We are building too few homes and that’s got to change - David Alexander
The census not only provides key data on the number of people in a country, but what age they are, what kind of home life they have, do they live alone or in couples, families, or groups, and whether are any geographic growth areas which need to be planned for in the future.
This kind of information provides the background for planning new homes, new towns, and new communities as well as ensuring that existing villages, towns, and cities are properly planned to remain on top of demand.
Therefore, the latest statistics for new build homes started in Scotland produced a worrying snapshot of declining numbers in all sectors. The figures from the Office for National Statistics (ONS) stated there were 19,227 all sector new build starts in the year to the end of September 2022 which was a decrease of 12 per cent (2,580 homes) on the previous year.
This was down from 21,807 to September 2021 and is 24 per cent (6,047 homes) below the 25,283 homes started in the pre-pandemic year to end September 2019. The decline was across all sectors with a drop of 11 per cent (1,774 homes) for private-led new builds; housing association new builds fell 27 per cent (817 homes); while local authority new build starts increased but only by 11 homes in total which was equivalent to a 1 per cent rise.
When you consider that during the period from 1996-97 to 2007-08 the number of new build starts never fell below 20,000 and peaked at 28,400 in 2006-07. But, in the ensuing 14 years the number of new starts has only twice been greater than 20,000 indicating we have been building too few properties for a long time and this needs to be addressed.
Of further concern is that the number of starts for affordable homes was 7,502 which was a decrease of 24 per cent (2,398 homes) in the 12 months to December 2022. This is down from the 9,900 homes started in the previous year and the lowest annual figure since 2015. The decline was across the board for all social housing sectors with approvals for social rent down 19 per cent (1,382 homes); other affordable rent (down 33 per cent or 446 homes) and affordable home ownership declining 46 per cent (570 homes).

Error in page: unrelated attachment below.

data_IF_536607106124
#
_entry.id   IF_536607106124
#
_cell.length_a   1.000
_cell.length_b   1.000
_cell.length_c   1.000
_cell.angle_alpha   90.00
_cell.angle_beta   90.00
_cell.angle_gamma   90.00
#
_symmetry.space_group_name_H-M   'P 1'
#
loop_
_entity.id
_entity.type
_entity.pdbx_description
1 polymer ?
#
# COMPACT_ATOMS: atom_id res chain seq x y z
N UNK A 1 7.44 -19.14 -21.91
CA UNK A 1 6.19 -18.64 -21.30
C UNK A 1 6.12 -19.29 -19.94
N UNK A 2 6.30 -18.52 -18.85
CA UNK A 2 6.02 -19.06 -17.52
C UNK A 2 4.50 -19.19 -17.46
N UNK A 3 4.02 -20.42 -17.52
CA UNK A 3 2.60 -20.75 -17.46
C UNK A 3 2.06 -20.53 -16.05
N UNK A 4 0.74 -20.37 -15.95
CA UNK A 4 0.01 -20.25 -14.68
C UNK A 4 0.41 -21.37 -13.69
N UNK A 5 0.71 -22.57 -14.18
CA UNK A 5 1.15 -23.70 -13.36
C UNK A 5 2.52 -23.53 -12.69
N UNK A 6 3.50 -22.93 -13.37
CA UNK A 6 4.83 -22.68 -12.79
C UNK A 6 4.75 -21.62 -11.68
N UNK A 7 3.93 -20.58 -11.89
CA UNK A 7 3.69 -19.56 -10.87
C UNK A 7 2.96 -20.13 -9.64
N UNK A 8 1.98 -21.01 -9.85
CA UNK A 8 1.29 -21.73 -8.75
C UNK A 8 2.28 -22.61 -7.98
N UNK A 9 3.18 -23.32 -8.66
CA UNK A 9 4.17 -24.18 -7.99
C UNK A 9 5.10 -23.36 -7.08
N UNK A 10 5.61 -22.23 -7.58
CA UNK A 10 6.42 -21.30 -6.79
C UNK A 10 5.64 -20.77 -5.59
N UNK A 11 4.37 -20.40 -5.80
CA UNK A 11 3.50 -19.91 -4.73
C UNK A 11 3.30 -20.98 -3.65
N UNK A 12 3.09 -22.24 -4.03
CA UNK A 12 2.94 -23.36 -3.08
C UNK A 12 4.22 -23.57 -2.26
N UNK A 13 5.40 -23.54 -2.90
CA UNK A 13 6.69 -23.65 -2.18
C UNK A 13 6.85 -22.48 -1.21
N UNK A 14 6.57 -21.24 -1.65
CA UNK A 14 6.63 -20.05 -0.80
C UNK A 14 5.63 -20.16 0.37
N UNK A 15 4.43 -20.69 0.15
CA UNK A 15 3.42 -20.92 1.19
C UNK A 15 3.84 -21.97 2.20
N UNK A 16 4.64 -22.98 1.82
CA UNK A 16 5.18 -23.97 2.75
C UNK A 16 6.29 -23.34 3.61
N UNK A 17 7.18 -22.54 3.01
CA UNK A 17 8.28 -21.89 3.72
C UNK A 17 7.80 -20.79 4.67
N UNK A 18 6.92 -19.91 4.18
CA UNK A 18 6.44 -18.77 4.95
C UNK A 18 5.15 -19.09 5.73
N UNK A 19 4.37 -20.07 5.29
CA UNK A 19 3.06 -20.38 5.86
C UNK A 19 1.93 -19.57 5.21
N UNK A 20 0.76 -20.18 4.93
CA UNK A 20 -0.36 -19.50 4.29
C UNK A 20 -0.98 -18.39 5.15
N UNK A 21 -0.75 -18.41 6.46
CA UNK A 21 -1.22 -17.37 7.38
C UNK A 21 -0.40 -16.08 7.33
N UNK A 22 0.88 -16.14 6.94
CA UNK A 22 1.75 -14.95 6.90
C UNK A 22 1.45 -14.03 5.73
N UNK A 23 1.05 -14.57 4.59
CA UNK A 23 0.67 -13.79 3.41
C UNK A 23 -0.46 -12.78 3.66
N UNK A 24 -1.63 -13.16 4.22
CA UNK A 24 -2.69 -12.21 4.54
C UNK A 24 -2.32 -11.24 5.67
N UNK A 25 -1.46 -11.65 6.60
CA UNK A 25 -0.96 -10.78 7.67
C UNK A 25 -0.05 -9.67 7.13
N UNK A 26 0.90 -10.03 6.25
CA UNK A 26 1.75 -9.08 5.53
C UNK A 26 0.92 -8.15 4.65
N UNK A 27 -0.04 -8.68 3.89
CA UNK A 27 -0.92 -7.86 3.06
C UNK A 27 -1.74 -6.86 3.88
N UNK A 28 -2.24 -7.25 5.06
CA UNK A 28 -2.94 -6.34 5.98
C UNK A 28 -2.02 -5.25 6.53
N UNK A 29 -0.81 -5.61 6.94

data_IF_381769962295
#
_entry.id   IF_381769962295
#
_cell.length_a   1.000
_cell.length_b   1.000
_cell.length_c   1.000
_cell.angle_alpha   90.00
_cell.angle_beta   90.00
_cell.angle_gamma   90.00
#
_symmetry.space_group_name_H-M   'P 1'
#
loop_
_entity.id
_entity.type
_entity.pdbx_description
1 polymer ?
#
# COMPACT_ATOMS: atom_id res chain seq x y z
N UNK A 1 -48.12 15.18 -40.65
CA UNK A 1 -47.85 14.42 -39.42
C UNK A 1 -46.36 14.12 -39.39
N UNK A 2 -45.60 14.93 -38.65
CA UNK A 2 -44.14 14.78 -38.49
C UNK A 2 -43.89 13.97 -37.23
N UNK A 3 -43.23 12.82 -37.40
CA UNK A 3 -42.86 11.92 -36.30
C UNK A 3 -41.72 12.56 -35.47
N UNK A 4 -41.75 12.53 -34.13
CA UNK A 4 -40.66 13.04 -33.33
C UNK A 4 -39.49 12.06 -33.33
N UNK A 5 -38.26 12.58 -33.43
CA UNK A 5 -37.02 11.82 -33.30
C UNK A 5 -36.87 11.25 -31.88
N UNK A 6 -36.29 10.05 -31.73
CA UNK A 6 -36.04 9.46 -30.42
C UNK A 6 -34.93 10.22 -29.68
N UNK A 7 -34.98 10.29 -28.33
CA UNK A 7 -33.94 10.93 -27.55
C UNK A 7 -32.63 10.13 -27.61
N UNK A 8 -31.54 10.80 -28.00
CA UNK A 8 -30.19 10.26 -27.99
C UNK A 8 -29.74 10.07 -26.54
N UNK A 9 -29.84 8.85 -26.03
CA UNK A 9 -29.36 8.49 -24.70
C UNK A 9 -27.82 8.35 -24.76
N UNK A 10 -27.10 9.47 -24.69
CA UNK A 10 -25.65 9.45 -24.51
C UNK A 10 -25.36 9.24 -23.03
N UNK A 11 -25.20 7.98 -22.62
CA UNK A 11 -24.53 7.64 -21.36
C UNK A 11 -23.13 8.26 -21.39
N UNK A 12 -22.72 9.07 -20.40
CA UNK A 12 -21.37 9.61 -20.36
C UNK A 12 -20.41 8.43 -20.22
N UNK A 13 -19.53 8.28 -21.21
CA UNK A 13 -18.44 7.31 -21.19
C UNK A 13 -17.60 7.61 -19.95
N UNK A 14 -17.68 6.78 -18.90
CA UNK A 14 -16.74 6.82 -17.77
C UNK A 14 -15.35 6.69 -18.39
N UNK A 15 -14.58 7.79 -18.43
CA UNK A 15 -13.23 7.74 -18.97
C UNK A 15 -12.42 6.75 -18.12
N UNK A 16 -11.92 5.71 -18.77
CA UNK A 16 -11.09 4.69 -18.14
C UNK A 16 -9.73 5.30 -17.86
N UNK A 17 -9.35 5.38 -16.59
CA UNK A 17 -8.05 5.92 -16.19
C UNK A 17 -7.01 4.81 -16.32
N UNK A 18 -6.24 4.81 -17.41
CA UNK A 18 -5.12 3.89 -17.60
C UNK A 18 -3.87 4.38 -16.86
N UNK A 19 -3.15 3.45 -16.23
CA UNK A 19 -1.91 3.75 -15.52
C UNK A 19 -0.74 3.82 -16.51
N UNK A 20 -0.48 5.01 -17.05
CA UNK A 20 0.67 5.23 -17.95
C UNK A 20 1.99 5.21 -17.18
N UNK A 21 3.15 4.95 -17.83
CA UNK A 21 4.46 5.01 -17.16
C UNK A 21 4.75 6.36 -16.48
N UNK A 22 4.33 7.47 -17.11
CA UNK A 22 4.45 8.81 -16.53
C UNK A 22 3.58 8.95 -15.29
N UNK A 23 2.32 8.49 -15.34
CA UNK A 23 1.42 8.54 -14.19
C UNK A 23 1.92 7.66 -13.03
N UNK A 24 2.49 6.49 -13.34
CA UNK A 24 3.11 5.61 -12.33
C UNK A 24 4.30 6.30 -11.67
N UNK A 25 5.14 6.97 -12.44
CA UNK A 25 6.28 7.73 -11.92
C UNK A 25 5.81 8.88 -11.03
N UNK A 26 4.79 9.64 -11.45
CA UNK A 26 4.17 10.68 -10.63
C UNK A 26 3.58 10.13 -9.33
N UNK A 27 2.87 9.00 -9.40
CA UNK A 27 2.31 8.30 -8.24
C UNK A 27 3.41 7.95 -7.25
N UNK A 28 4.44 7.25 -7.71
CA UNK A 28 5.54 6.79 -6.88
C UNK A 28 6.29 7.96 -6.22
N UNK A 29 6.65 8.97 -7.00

Recent planning appears to have assumed that a static or perhaps even falling Scottish population means that fewer homes are required. However, the truth is that the changing complexion of the way we live actually means that more homes are needed as many more people live alone or in couples and very few (less than 5 per cent) live in groups of four or more. This grouping of a mixture of ages living in a diversity of geographic settings requires smaller homes, near amenities, with affordability the key as one income buys a lot less property than two.
There are always many suggestions on how to resolve Scotland’s housing problems but at its heart it is simply a matter of supply and demand. Falling new build starts is not going to resolve the housing shortage any time soon and no matter how it is explained we need to build more homes to meet the growing needs of our society, and this is not happening at present. We need to have an environment that encourages investment and more growth in the property sector and works with and involves all the key players in construction, land management, investment, lettings, and landlords.
David Alexander is CEO of DJ Alexander Scotland Ltd
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